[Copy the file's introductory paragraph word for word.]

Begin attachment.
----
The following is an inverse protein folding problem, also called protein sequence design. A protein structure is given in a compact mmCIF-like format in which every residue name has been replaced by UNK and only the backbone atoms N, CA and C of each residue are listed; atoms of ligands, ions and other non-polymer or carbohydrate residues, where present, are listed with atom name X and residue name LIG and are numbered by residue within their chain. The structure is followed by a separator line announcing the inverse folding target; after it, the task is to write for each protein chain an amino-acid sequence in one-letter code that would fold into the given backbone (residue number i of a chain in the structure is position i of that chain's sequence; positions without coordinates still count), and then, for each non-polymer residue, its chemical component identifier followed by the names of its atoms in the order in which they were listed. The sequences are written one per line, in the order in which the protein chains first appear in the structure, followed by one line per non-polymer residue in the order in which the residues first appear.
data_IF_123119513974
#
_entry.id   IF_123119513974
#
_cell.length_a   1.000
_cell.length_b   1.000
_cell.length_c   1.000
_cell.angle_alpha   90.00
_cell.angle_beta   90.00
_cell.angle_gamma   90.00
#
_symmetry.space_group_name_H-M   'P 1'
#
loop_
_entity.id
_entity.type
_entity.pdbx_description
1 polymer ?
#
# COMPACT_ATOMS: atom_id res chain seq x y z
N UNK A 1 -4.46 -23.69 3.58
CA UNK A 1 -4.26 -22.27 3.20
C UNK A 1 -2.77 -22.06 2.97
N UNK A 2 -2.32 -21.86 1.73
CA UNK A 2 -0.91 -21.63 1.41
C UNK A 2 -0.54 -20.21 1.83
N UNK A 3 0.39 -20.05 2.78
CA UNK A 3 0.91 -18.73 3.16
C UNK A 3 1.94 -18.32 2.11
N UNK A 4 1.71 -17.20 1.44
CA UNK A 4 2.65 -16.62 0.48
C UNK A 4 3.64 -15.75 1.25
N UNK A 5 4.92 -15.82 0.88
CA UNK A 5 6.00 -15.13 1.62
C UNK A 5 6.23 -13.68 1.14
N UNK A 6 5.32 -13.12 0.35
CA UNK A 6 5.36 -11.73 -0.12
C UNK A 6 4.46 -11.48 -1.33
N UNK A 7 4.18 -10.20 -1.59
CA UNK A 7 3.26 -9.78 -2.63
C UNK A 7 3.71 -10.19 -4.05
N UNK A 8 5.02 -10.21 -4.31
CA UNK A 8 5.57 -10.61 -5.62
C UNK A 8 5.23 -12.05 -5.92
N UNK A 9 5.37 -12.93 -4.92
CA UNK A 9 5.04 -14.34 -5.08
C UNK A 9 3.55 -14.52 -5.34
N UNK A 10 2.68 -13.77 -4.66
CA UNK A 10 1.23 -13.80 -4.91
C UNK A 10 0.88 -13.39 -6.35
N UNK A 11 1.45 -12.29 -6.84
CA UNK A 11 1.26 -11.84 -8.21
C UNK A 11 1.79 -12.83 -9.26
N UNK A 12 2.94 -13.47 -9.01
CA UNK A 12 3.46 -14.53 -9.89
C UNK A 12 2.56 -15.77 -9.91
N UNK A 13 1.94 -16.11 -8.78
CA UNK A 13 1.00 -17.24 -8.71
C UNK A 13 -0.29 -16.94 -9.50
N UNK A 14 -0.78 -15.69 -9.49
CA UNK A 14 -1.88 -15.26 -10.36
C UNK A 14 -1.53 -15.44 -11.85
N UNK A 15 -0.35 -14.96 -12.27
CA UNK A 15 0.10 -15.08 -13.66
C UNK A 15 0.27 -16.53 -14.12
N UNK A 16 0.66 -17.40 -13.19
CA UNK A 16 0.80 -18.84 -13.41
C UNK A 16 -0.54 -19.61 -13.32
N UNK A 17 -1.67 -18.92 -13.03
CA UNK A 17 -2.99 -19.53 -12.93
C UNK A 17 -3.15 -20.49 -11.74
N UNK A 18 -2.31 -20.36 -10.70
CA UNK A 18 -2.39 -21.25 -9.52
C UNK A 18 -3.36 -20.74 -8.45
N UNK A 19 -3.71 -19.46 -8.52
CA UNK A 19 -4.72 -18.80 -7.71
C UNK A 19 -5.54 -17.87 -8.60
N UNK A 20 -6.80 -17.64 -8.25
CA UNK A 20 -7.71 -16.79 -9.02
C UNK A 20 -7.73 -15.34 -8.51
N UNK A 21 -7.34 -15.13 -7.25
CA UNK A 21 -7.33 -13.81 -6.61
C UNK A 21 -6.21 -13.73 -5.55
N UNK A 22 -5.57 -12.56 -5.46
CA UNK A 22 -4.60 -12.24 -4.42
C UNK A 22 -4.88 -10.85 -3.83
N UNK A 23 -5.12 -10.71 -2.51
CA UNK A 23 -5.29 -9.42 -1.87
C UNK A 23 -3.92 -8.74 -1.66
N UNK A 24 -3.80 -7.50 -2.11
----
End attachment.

The following is an inverse protein folding problem, also called protein sequence design. A protein structure is given in a compact mmCIF-like format in which every residue name has been replaced by UNK and only the backbone atoms N, CA and C of each residue are listed; atoms of ligands, ions and other non-polymer or carbohydrate residues, where present, are listed with atom name X and residue name LIG and are numbered by residue within their chain. The structure is followed by a separator line announcing the inverse folding target; after it, the task is to write for each protein chain an amino-acid sequence in one-letter code that would fold into the given backbone (residue number i of a chain in the structure is position i of that chain's sequence; positions without coordinates still count), and then, for each non-polymer residue, its chemical component identifier followed by the names of its atoms in the order in which they were listed. The sequences are written one per line, in the order in which the protein chains first appear in the structure, followed by one line per non-polymer residue in the order in which the residues first appear.